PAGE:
Building hints and tips.

Most of my early mistakes were the result of being in too much of a hurry to get the model built and painted... So rule number one take your time, the result will be well worth it in the end. Be careful removing parts from the sprue! use a good pair of cutters! The type used in electronics with a very sharp flush cutting face are ideal, you will need to spend some time removing the remains of these connections. Also you will find mould lines and ejection marks where the parts come out of the mould, some makers are worse that others for bad moulding and sink marks, that is where the moltern plastic sinks away from the mould leaving an hole or dip in the plastic, especially on things like wheels.

Before you reach for the liquid poly cement, and always use this type of cement, its much more controlable then the stuff out of a tube!! Try fitting the dry parts together first, some times a bit of filing will be needed to get the fit just right! These's nothing worse then fighting to get the parts together with cement on them, it gets on your fingers, and the model too. Liquid Polystrene cement usually comes in a bottle with a brush applictor, apply a thin even coat to both parts, wait 15-30 seconds then put them together, they should go together and bond, but still allow you some time to make any final adjustments. You can also buy Liquid poly in an applicator with a long thin needle like nozzle, this is ideal for putting a few spots of cement in to the more difficult places, etc.

Sometimes you still finish with a joint with the odd gap where it should'ent be and you may need to use a bit of filler, many companies make it including Revell, Tamiya and Humbrol.. Be careful with the Humbrol, it's like liquid cement with plastic dissolved in it! If you get it on the wrong place, it can mark parts. There is another type which is supplied in two parts of Epoxy putty, mixing them together starts the curing process and 24-48 hours later it will set like rock. This is good for making things like sandbags, rocks and other bits

Fillers are best applied with a small spatula, failing that a toothpick, matchstick or similar will do, don't try to add too much at once, slowly work it in to the gap! and smooth it off the best you can. When its fully dry (24 hours at least) remove the bulk of it with a fine needle file, then use a very fine grade(600 grit+) wet and dry paper for the final finish. I use the paper wet as the fine sludge that it produces helps to fill in small gaps, etc.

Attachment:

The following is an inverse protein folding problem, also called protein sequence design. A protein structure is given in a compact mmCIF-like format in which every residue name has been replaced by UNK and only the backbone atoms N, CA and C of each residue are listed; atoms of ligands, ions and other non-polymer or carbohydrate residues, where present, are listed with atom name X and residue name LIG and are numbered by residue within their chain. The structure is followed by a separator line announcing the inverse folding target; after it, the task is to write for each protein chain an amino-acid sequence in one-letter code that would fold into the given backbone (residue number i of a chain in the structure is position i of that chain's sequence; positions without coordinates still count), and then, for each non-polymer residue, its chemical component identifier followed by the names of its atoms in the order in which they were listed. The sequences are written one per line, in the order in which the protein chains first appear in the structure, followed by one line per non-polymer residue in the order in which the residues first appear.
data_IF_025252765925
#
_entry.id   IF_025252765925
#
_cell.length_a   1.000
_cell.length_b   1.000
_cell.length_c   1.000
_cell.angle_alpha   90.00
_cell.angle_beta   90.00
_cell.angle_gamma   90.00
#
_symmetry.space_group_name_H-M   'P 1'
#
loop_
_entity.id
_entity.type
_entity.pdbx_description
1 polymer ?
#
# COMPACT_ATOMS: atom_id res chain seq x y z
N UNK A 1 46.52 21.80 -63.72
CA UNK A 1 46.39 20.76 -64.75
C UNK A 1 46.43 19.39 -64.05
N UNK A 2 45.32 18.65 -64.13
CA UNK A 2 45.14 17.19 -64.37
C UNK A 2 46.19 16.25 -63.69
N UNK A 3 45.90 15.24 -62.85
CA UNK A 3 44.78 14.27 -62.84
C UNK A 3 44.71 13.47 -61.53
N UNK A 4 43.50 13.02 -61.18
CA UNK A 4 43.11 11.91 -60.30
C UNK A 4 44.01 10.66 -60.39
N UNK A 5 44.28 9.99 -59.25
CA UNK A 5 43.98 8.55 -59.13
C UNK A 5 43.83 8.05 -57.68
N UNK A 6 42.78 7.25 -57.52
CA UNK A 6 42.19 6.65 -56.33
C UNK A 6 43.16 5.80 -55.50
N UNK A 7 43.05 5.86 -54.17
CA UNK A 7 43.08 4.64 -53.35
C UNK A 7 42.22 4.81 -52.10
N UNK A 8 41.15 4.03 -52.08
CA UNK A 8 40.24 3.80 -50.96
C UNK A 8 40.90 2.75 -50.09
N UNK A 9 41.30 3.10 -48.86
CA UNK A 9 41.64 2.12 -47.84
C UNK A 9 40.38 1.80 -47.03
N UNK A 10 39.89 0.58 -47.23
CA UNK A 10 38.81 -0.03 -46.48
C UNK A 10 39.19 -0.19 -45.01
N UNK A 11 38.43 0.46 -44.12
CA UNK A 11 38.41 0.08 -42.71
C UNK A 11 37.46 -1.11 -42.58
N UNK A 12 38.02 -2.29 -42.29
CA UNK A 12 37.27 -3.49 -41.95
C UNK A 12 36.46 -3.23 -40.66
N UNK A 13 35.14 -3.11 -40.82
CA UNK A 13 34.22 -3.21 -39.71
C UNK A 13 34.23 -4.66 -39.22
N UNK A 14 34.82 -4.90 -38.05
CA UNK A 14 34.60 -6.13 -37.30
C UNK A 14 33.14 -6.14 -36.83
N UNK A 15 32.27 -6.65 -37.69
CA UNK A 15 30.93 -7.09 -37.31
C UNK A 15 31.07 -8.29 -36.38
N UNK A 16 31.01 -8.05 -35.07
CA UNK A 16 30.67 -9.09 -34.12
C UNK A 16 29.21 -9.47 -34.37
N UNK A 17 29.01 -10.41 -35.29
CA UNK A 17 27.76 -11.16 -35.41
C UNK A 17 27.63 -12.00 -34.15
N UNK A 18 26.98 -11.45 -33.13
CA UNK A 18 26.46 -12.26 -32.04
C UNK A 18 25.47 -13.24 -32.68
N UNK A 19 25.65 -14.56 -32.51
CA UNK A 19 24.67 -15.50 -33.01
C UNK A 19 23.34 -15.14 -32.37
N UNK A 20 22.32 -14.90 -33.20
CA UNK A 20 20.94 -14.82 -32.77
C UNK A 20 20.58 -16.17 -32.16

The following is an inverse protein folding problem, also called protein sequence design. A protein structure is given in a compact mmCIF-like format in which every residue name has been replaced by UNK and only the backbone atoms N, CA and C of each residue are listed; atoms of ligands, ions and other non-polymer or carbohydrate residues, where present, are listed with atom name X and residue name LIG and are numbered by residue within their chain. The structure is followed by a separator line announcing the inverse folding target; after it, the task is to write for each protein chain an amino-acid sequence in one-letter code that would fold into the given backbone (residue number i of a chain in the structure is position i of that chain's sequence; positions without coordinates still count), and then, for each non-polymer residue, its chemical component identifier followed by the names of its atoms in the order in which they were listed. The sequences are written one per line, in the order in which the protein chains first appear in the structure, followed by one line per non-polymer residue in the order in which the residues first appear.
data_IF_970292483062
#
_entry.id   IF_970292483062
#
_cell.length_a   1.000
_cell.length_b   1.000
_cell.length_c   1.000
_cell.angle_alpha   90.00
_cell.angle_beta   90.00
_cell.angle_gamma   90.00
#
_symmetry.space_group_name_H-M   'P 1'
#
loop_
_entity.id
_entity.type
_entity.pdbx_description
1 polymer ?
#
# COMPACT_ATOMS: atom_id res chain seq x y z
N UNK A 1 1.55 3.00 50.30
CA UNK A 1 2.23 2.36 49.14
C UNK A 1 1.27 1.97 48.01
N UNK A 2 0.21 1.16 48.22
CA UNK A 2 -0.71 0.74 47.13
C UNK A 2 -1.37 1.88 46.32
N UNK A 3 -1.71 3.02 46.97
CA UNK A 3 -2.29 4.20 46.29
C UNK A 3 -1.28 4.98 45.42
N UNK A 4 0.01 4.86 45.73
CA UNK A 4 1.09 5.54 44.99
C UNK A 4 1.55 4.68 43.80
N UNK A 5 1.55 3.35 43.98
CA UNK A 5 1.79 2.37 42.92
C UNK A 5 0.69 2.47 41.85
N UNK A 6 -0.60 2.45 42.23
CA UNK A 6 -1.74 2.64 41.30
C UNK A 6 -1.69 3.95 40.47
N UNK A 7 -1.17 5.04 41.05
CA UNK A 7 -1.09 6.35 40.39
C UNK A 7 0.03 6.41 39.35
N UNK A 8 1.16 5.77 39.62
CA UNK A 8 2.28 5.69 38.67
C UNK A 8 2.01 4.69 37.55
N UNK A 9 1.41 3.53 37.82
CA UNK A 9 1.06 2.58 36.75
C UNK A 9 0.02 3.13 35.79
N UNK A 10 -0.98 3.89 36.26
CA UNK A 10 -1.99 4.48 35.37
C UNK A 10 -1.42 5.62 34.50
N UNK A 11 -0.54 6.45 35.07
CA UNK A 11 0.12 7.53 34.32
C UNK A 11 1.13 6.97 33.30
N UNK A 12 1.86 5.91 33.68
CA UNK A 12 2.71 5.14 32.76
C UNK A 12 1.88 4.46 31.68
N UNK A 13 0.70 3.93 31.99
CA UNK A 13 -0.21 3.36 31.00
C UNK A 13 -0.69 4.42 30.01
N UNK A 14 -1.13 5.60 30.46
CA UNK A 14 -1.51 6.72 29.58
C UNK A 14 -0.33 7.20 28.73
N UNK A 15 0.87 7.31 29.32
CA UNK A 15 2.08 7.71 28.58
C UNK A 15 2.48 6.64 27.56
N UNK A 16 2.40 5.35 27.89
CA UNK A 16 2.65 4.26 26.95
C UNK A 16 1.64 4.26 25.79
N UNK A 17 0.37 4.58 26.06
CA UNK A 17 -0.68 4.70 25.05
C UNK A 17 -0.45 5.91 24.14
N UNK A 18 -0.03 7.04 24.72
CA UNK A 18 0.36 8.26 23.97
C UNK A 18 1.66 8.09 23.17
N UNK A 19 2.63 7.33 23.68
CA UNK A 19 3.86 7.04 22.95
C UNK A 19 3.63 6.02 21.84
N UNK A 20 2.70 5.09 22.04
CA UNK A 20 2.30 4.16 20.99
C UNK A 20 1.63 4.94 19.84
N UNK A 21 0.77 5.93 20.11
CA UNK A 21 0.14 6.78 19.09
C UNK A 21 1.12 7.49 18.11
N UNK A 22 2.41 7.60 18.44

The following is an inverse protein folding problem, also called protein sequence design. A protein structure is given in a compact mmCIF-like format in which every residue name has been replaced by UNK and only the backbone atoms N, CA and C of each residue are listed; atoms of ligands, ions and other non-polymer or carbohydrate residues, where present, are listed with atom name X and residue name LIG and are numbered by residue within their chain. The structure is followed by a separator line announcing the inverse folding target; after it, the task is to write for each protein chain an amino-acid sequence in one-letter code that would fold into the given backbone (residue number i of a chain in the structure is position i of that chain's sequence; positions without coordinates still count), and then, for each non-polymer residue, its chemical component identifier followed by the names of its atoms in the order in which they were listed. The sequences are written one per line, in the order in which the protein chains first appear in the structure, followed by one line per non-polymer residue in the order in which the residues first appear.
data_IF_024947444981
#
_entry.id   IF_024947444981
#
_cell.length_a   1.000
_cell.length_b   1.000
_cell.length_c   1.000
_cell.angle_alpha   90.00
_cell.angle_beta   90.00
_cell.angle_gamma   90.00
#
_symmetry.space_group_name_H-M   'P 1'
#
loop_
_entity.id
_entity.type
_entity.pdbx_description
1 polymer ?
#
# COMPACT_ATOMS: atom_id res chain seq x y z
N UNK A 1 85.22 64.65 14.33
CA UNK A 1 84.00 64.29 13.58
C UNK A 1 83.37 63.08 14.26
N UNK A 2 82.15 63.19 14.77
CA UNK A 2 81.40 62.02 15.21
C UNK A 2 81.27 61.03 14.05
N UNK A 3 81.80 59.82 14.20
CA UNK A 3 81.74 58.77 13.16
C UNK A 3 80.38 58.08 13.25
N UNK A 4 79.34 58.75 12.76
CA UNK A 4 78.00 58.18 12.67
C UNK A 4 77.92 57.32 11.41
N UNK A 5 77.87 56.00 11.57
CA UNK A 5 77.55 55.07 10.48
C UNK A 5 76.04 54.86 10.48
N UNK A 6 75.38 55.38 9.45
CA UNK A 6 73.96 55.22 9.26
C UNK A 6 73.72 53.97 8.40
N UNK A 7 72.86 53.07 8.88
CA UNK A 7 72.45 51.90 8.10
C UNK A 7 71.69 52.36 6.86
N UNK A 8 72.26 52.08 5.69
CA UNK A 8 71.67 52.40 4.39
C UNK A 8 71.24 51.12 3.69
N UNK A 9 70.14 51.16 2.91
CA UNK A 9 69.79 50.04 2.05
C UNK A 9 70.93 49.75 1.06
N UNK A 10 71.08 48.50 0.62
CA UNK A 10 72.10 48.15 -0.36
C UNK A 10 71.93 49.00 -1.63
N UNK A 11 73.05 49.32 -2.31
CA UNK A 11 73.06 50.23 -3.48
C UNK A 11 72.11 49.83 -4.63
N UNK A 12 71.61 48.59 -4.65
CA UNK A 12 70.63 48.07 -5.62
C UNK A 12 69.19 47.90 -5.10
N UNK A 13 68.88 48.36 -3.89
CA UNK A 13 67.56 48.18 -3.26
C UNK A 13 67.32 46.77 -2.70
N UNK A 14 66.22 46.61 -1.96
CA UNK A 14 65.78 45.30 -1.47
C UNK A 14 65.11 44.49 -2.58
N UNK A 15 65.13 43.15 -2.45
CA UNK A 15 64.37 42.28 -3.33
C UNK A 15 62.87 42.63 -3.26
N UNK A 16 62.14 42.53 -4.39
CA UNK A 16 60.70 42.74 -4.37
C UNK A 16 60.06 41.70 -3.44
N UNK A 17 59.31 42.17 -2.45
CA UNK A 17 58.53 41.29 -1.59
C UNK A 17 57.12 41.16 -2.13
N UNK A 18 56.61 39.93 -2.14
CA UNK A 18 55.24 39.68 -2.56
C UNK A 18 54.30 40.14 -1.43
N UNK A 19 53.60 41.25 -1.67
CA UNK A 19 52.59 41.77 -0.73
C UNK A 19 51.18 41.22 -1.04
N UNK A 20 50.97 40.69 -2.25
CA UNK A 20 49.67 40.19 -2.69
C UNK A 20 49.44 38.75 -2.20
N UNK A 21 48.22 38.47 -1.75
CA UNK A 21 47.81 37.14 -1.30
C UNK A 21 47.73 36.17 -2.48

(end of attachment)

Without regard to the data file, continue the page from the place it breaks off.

You will be suprised how much everyday household stuff comes in handy! Things like cotten buds, tooth picks (OK! Cocktail sticks) kitchen foil, cling film, etc... Tooth picks are very handy for holding wheels while painting, Blu-tack is good for holding odd shapes, sometimes you need to fill a cavity while spraying, sometimes I use Blu-Tack for this too! but I have just discovered cling film its so thin and is easy to stuff into cavities, etc. And when finished you just pull it out and throw it. Kitchen foil is good for masking up parts! that you don't want sprayed or for making a mask for camaflage patterns...


Paints and painting...

It's a shame to spend so much time and effort building a model then spoil it with a bad paint job! I know I've done it many times. In the early days I used Enamels these were usually too thick and took an age to dry! no one ever told me about thining them down with white sprit? Then I started using Tamiya Acrylics, these where better, you cleaned your brushes, etc with water. The special acrylic thinner is very useful when airbrushing, you could almost do a wash with it, acrylic paint is spirit based and so drys very quickly, sometimes a little too quick for general brush painting..

So I went and got an airbrush, not an expensive one! but the Aztec 320, a friend who went to the USA left me his compressor and I was in business!! I have recently brought a chap chinese airbrush and for about £18, it is very good. This is a dual action (press button for air, pull back for paint) and a lot better for not much money. But buying a regulator for the compressor made a big difference, as you can now control paint and air flow better, even down to a sputter. Fine lines and patterns are not a problem (just keep practicing lots).I still get it wrong sometimes..

Now do you want the finished item to look like NEW or a bit old and used! I bit of fine mist spraying can add a coating of dust, or mud around the bottom or on the wheels, a mix of PVA glue, paint and pollyfila (even add a little sand) can make a thick mud for putting on wheels and undrsides. Pastels or dry powder/poster type paints can be use to add weathering (general wear and tear) or rust (burnt Sienna) effects, especially on military vehicles.